ND not determined, NA not applicable
Scratch testing with temozolomide oral preparation and prick testing (PT) with other involved drugs resulted negative for all tested substances. Intradermal testing (IDT; Fig. 1a,b) performed on separate visits resulted in an immediate positive reaction for CA (wheal and flare reaction after 20 min) but not for CI (data not shown). Although specific IgE antibodies to CA were not checked, we are strongly convinced that our patient suffered from an IgE-mediated immediate-type hypersensitivity reaction to CA, based on the appearance of the reaction at the second treatment cycle, the clinical course with rapid development, increasing severity upon re-exposition, and positive IDT. As a result, we substituted CA with CI and were able to continue the treatment of our patient without any further adverse effects.

Discussion

In particular, the occurrence of IHR to CA is associated with high dosages (> 650 mg), high numbers of treatments  (> six), and long treatment-free intervals (> 13 months) between each chemotherapy cycle [2]. Common symptoms include mild allergic reactions (erythema, itching, facial flushing), but more severe reactions such as hypotension, dyspnea, or chest pain have also been reported [3].
Current guidelines of the ENDA/EAACI Drug Allergy Interest Group by Brockow et al. [4] suggest non-irritant IDT concentrations for various drugs including CI and CA, but not dacarbazine or mannitol. As our allergological work-up predates these guidelines, we used an in-house test protocol with nonirritant test concentrations starting with higher dilutions than suggested, as shown in Table 1. Still, our CA and CI test concentrations for PT and IDT are in accordance with current guidelines, with the exception of the IDT concentrations for CA, which even used a 10- and 100-times higher diluted test concentration. To exclude false-positive irritant test reactions for drugs where no test guidelines are available, control persons should be tested as a rule. As IDT with undiluted mannitol 20% was positive in our patient, we tested a nonallergic, healthy control person who developed a similar skin reaction. Therefore, we concluded this was an irritant reaction.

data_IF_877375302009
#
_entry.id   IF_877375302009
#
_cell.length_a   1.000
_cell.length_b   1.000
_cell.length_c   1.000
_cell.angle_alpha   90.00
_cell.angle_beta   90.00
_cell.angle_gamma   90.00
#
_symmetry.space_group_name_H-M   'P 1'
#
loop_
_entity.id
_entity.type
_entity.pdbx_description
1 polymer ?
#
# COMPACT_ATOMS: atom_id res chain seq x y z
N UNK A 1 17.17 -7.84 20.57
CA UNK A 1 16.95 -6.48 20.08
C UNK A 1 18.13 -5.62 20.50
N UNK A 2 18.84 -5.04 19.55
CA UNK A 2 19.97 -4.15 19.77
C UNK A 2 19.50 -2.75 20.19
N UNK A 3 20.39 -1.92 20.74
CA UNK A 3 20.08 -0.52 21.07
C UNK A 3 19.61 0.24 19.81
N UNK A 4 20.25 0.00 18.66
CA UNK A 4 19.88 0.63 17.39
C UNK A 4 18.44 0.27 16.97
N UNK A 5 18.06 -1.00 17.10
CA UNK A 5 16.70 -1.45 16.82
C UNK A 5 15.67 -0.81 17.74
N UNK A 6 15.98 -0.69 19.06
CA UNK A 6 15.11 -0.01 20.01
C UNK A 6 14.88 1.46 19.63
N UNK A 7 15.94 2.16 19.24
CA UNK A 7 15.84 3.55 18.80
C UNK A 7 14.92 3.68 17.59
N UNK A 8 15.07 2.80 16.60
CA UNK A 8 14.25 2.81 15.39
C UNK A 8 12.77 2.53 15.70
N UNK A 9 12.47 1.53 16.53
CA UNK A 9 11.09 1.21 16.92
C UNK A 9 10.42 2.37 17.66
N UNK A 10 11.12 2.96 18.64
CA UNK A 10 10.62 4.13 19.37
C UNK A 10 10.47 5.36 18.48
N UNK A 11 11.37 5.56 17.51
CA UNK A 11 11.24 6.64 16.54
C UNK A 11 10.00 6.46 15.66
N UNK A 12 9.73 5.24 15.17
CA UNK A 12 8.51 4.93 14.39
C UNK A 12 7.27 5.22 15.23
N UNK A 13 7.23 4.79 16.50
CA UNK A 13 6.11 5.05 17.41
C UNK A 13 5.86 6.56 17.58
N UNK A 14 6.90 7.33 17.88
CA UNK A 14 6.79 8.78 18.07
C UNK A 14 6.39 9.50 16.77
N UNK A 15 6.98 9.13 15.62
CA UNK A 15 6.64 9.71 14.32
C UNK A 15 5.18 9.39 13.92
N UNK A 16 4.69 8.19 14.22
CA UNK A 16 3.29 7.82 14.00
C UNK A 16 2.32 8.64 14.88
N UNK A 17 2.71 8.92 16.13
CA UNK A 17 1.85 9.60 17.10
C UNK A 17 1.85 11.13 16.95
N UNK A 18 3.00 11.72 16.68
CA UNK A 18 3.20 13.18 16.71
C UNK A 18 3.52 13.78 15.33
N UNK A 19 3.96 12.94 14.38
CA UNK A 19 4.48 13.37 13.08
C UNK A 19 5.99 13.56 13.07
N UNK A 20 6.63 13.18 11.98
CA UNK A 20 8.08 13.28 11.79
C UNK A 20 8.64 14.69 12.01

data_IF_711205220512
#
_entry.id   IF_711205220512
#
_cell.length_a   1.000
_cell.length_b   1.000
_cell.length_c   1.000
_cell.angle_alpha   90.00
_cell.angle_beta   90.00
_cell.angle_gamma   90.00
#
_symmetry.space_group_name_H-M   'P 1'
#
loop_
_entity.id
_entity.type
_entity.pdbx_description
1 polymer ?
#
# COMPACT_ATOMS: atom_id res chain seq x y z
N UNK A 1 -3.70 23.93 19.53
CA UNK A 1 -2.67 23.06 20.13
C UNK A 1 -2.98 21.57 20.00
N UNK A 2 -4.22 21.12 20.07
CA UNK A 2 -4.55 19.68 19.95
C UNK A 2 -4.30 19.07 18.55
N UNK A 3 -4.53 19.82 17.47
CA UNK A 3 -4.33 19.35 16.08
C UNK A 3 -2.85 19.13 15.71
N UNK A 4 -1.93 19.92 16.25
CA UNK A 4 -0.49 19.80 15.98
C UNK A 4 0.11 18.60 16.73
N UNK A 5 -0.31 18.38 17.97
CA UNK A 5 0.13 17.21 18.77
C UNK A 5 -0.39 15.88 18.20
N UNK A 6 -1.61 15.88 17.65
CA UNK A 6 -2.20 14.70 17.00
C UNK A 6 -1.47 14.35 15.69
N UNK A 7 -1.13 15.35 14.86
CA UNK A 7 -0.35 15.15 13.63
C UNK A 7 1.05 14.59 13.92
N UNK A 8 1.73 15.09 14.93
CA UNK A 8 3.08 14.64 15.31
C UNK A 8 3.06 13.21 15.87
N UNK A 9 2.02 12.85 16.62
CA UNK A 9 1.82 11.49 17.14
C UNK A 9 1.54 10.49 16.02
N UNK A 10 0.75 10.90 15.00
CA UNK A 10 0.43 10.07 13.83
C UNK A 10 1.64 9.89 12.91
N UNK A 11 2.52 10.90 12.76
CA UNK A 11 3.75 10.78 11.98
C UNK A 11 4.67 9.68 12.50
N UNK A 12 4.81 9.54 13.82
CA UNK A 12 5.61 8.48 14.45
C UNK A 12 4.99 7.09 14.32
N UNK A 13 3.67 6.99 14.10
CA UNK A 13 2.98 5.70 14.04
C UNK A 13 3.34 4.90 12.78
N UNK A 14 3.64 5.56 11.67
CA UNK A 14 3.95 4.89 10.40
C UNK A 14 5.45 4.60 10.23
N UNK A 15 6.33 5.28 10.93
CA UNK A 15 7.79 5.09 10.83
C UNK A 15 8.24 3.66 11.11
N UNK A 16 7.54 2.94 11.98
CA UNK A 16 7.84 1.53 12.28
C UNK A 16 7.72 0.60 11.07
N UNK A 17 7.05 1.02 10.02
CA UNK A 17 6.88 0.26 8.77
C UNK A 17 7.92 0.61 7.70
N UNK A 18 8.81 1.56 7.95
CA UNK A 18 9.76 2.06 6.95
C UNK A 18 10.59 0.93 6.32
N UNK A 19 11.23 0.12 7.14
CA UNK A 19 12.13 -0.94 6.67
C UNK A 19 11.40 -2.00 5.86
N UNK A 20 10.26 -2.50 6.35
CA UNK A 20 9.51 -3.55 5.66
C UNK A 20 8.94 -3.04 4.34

After careful reevaluation and given the advanced stage of melanoma in our patient, the treatment of choice was substitution of CA with CI according to our ST results and previous reports [5]. Since an equivalent alternative was available in CI, we refrained from desensitization procedures prior to each administration of CA [68].

Conclusion

In conclusion, the present case highlights i) the increasing severity of an immediate-type CA hypersensitivity reaction with further treatment in a stage IV melanoma patient, ii) demonstrates that skin testing is a very reliable tool to clarify CA allergy and exclude cross-reactivity to other PS [9], and iii) CI serves as an adequate substitute for CA [10, 11].

Funding

Open-access funding provided by the Medical University of Vienna.

Declarations

Conflict of interest

E. Marquart, A. Jalili, N. Mothes-Luksch, S.N. Wagner, and T. Kinaciyan declare that they have no competing interests.

Ethical standards

For this case report no studies with human subjects or animals were performed. All investigations performed were in accordance with the ethical standards. As no images or other information within the manuscript identifies the patient, consent was not deemed necessary.
Open Access This article is licensed under a Creative Commons Attribution 4.0 International License, which permits use, sharing, adaptation, distribution and reproduction in any medium or format, as long as you give appropriate credit to the original author(s) and the source, provide a link to the Creative Commons licence, and indicate if changes were made. The images or other third party material in this article are included in the article’s Creative Commons licence, unless indicated otherwise in a credit line to the material. If material is not included in the article’s Creative Commons licence and your intended use is not permitted by statutory regulation or exceeds the permitted use, you will need to obtain permission directly from the copyright holder. To view a copy of this licence, visit http://​creativecommons.​org/​licenses/​by/​4.​0/​.

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Metadaten
Titel
Anaphylactic reaction to carboplatin diagnosed by skin testing—a reliable tool in platinum-based immediate-type hypersensitivity reactions
verfasst von
Elias Marquart
MD Ahmad Jalili
MD Nadine Mothes-Luksch
MD Stephan N. Wagner
MD, Prof. for Dermatology and Allergology Tamar Kinaciyan
Publikationsdatum
20.05.2022
Verlag
Springer Vienna
Erschienen in
Wiener Medizinische Wochenschrift
Print ISSN: 0043-5341
Elektronische ISSN: 1563-258X
DOI
https://doi.org/10.1007/s10354-022-00938-x